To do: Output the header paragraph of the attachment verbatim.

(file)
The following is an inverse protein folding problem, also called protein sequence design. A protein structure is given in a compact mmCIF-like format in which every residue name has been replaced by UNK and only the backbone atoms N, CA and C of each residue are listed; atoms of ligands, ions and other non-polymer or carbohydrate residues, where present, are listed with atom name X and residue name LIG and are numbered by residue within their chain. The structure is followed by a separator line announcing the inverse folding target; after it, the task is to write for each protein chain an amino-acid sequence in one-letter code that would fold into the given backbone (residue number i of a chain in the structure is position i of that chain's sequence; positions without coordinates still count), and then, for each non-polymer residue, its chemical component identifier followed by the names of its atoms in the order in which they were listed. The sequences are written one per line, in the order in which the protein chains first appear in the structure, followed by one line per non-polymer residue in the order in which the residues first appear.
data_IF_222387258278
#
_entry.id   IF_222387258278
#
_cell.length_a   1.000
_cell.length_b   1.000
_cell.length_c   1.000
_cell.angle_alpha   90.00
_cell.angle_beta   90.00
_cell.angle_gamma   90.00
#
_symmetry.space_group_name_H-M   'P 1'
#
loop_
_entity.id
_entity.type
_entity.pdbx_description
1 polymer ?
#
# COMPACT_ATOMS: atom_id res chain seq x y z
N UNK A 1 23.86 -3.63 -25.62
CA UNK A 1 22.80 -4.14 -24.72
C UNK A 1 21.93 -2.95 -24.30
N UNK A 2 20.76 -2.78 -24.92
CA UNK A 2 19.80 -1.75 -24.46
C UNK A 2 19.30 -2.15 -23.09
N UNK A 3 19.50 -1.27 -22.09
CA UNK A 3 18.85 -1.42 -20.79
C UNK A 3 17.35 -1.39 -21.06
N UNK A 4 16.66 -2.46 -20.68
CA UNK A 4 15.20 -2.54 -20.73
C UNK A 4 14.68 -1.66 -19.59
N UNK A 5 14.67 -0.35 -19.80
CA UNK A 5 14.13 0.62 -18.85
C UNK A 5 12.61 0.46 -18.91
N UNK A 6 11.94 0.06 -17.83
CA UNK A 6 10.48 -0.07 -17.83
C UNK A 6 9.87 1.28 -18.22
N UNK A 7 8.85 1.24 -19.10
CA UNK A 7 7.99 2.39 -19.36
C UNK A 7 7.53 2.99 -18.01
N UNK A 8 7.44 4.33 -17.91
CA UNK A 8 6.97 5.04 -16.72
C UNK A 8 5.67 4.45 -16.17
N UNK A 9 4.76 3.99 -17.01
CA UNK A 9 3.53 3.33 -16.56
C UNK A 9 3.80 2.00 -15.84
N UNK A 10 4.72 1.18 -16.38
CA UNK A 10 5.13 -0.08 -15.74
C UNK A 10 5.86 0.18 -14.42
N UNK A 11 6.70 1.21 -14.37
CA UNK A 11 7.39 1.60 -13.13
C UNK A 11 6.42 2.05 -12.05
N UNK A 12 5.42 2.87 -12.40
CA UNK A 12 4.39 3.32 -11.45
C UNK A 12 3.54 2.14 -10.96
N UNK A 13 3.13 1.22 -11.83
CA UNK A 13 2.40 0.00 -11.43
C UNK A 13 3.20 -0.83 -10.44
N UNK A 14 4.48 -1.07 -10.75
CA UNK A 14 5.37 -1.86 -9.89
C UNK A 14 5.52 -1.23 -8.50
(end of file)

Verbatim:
The following is an inverse protein folding problem, also called protein sequence design. A protein structure is given in a compact mmCIF-like format in which every residue name has been replaced by UNK and only the backbone atoms N, CA and C of each residue are listed; atoms of ligands, ions and other non-polymer or carbohydrate residues, where present, are listed with atom name X and residue name LIG and are numbered by residue within their chain. The structure is followed by a separator line announcing the inverse folding target; after it, the task is to write for each protein chain an amino-acid sequence in one-letter code that would fold into the given backbone (residue number i of a chain in the structure is position i of that chain's sequence; positions without coordinates still count), and then, for each non-polymer residue, its chemical component identifier followed by the names of its atoms in the order in which they were listed. The sequences are written one per line, in the order in which the protein chains first appear in the structure, followed by one line per non-polymer residue in the order in which the residues first appear.